NextUp: The Local Company Unlocking the Mysteries of Brain Disease
Who: Maria Maccecchini was a young scientist in her early twenties when she first became fascinated with the idea of cell death, the process through which human cells stop functioning.
At the time, science students like Maccecchini were taught that while most human cells, like skin cells, can divide or replace themselves many times before they die, cells in the brain were not capable of regenerating. Research later proved this was untrue.
“We later learned that brain cells do, indeed, replace themselves, but they do so very slowly and very poorly,” Maccecchini said.
Maccecchini went on to learn more about how living cells work through decades of study of biochemistry. She’s spent the past 40 years applying her knowledge of living cells to improving the science community’s understanding of how brain cells work and discovering new ways to treat or prevent illness in the brain.
“I love brains, they’re like complicated black boxes,” she said. “I love trying to figure them out.”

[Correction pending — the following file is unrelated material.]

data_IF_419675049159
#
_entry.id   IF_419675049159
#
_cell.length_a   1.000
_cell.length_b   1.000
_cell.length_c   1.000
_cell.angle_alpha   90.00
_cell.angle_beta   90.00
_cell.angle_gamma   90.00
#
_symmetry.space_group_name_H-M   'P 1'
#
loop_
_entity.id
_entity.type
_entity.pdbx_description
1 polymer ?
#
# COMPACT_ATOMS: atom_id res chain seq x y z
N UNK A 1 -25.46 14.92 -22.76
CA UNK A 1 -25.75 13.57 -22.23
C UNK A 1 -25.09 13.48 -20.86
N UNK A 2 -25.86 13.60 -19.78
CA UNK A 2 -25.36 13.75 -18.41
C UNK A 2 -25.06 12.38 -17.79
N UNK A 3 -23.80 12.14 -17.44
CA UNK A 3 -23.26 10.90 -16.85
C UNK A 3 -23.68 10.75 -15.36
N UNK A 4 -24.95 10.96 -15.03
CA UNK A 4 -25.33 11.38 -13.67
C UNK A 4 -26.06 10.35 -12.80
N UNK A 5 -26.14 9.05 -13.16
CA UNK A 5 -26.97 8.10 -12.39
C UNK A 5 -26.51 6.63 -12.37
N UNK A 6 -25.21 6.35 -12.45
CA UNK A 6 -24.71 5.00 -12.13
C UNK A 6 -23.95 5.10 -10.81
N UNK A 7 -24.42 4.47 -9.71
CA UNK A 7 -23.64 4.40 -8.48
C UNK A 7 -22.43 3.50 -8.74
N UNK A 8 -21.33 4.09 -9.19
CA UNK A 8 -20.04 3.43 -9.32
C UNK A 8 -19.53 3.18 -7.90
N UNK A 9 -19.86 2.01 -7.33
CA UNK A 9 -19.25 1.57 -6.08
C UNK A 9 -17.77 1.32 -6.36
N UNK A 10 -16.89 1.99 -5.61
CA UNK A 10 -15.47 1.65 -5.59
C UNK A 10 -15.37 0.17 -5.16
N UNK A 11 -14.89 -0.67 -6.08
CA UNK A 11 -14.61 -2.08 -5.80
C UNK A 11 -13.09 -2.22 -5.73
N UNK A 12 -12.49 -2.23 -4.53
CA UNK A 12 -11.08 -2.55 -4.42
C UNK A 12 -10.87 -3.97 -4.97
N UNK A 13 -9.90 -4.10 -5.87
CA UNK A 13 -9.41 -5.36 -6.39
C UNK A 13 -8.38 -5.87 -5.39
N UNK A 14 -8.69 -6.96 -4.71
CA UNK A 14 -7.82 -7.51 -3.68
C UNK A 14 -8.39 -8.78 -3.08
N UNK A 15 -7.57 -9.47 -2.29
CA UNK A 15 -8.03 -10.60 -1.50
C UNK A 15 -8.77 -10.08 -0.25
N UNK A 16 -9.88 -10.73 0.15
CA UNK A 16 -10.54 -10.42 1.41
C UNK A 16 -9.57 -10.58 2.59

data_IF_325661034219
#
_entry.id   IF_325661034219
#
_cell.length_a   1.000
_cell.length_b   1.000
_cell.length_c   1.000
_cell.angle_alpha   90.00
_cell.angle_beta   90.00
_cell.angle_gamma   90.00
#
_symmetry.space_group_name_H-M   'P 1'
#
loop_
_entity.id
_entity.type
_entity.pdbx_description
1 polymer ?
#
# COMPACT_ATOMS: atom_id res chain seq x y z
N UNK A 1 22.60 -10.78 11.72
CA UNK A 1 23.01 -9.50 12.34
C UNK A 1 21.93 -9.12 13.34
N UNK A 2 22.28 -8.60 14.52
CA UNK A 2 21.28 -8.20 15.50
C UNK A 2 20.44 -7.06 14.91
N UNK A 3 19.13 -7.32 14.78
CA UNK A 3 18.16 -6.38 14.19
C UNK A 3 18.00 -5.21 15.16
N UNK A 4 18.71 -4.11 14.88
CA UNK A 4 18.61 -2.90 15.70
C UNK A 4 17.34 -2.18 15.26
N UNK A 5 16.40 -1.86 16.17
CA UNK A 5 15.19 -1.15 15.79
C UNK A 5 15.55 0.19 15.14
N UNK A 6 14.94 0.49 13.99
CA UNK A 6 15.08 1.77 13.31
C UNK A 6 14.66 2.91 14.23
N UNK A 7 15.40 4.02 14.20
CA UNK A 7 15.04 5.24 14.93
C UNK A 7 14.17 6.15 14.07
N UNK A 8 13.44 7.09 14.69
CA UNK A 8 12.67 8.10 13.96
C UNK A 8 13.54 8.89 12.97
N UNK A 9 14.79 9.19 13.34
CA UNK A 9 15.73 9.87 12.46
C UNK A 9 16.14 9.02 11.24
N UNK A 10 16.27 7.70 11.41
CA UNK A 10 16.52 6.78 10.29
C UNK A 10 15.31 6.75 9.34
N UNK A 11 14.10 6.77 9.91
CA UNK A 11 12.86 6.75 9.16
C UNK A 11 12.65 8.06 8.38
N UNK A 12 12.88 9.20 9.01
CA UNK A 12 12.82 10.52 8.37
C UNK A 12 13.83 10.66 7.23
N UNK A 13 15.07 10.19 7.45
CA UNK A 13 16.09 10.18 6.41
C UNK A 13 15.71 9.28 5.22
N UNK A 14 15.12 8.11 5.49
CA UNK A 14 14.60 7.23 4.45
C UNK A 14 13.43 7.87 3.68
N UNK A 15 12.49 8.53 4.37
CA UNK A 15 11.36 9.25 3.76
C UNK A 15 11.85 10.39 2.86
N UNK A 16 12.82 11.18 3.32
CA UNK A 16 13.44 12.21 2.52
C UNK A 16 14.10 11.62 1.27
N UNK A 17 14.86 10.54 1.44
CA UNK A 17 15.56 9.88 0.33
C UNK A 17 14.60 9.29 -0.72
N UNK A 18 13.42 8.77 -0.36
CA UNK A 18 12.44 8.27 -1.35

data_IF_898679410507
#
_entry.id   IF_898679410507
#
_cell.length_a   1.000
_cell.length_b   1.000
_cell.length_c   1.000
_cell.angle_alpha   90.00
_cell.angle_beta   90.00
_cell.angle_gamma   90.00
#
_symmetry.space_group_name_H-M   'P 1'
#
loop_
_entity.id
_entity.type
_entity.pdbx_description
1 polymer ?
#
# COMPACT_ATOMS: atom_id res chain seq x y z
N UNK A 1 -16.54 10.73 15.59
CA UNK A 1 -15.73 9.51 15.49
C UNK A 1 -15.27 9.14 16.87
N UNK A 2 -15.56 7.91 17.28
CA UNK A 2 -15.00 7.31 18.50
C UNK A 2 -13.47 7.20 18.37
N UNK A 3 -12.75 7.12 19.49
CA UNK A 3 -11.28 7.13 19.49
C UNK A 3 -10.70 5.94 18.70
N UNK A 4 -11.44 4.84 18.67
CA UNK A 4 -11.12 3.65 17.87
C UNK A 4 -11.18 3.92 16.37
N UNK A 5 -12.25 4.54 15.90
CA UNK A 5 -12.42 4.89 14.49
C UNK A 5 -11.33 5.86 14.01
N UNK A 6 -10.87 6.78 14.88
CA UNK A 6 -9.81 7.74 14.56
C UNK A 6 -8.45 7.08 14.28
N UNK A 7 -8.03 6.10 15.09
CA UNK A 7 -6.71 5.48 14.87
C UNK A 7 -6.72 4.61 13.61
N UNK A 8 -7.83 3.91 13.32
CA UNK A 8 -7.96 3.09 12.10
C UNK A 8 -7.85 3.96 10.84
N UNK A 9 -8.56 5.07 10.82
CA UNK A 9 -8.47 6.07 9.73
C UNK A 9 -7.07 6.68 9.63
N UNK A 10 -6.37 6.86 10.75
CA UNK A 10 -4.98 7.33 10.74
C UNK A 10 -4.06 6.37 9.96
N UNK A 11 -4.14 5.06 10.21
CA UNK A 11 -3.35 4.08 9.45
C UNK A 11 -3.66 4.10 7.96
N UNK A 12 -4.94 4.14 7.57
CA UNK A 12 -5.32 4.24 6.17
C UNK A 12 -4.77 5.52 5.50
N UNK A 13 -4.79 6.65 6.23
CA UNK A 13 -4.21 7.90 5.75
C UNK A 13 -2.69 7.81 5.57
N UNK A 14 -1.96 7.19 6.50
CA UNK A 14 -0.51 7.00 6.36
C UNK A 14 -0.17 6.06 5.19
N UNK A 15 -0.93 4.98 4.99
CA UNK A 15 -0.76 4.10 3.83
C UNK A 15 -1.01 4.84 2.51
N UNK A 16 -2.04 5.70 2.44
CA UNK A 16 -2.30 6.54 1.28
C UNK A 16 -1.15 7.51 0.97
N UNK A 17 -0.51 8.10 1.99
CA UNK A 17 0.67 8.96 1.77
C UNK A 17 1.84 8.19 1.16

In 2009, Maccecchini founded Annovis Bio, a Philadelphia-area biotech company dedicated to developing new treatments for Alzheimer’s disease, Parkinson’s disease and other neurodegenerative diseases.
What: For years, Maccecchini says neuroscientists have been “barking up the wrong tree,” when it comes to understanding the root cause of Alzheimer’s and other neurodegenerative diseases. Neuroscientists have largely focused their studies on understanding the abnormal build-up of plaque in the brain; they believed this plaque was solely responsible for brain cell death.
Maccecchini is part of a growing group of scientists who believe in a different theory.
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